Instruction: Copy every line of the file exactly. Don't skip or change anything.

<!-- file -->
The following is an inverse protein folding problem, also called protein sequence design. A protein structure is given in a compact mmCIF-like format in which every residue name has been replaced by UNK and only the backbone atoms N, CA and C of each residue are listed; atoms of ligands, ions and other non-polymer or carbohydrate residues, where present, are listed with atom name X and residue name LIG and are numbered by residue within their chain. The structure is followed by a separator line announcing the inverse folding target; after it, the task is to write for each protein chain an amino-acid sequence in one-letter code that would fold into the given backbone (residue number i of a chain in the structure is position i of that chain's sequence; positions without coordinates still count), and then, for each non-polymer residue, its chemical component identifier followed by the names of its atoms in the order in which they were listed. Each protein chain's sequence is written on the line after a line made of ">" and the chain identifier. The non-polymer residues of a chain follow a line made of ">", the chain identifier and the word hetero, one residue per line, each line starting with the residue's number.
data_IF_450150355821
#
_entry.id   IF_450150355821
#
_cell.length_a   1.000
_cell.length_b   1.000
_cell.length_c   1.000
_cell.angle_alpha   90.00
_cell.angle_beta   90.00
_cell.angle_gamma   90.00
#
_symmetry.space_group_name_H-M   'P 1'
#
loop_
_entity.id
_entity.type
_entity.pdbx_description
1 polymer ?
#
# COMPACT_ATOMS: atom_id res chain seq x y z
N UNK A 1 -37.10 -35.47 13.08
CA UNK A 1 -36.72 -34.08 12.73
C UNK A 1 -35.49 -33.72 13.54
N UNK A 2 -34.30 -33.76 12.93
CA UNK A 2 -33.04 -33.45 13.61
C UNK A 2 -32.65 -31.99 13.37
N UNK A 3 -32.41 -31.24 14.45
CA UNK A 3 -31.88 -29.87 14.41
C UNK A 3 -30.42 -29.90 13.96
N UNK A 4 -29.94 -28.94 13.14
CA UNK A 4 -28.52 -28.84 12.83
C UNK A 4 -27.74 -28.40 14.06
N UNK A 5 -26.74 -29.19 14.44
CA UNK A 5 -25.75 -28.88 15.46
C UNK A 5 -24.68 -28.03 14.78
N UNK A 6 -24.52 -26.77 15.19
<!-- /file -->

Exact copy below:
The following is an inverse protein folding problem, also called protein sequence design. A protein structure is given in a compact mmCIF-like format in which every residue name has been replaced by UNK and only the backbone atoms N, CA and C of each residue are listed; atoms of ligands, ions and other non-polymer or carbohydrate residues, where present, are listed with atom name X and residue name LIG and are numbered by residue within their chain. The structure is followed by a separator line announcing the inverse folding target; after it, the task is to write for each protein chain an amino-acid sequence in one-letter code that would fold into the given backbone (residue number i of a chain in the structure is position i of that chain's sequence; positions without coordinates still count), and then, for each non-polymer residue, its chemical component identifier followed by the names of its atoms in the order in which they were listed. Each protein chain's sequence is written on the line after a line made of ">" and the chain identifier. The non-polymer residues of a chain follow a line made of ">", the chain identifier and the word hetero, one residue per line, each line starting with the residue's number.
data_IF_450150355821
#
_entry.id   IF_450150355821
#
_cell.length_a   1.000
_cell.length_b   1.000
_cell.length_c   1.000
_cell.angle_alpha   90.00
_cell.angle_beta   90.00
_cell.angle_gamma   90.00
#
_symmetry.space_group_name_H-M   'P 1'
#
loop_
_entity.id
_entity.type
_entity.pdbx_description
1 polymer ?
#
# COMPACT_ATOMS: atom_id res chain seq x y z
N UNK A 1 -37.10 -35.47 13.08
CA UNK A 1 -36.72 -34.08 12.73
C UNK A 1 -35.49 -33.72 13.54
N UNK A 2 -34.30 -33.76 12.93
CA UNK A 2 -33.04 -33.45 13.61
C UNK A 2 -32.65 -31.99 13.37
N UNK A 3 -32.41 -31.24 14.45
CA UNK A 3 -31.88 -29.87 14.41
C UNK A 3 -30.42 -29.90 13.96
N UNK A 4 -29.94 -28.94 13.14
CA UNK A 4 -28.52 -28.84 12.83
C UNK A 4 -27.74 -28.40 14.06
N UNK A 5 -26.74 -29.19 14.44
CA UNK A 5 -25.75 -28.88 15.46
C UNK A 5 -24.68 -28.03 14.78
N UNK A 6 -24.52 -26.77 15.19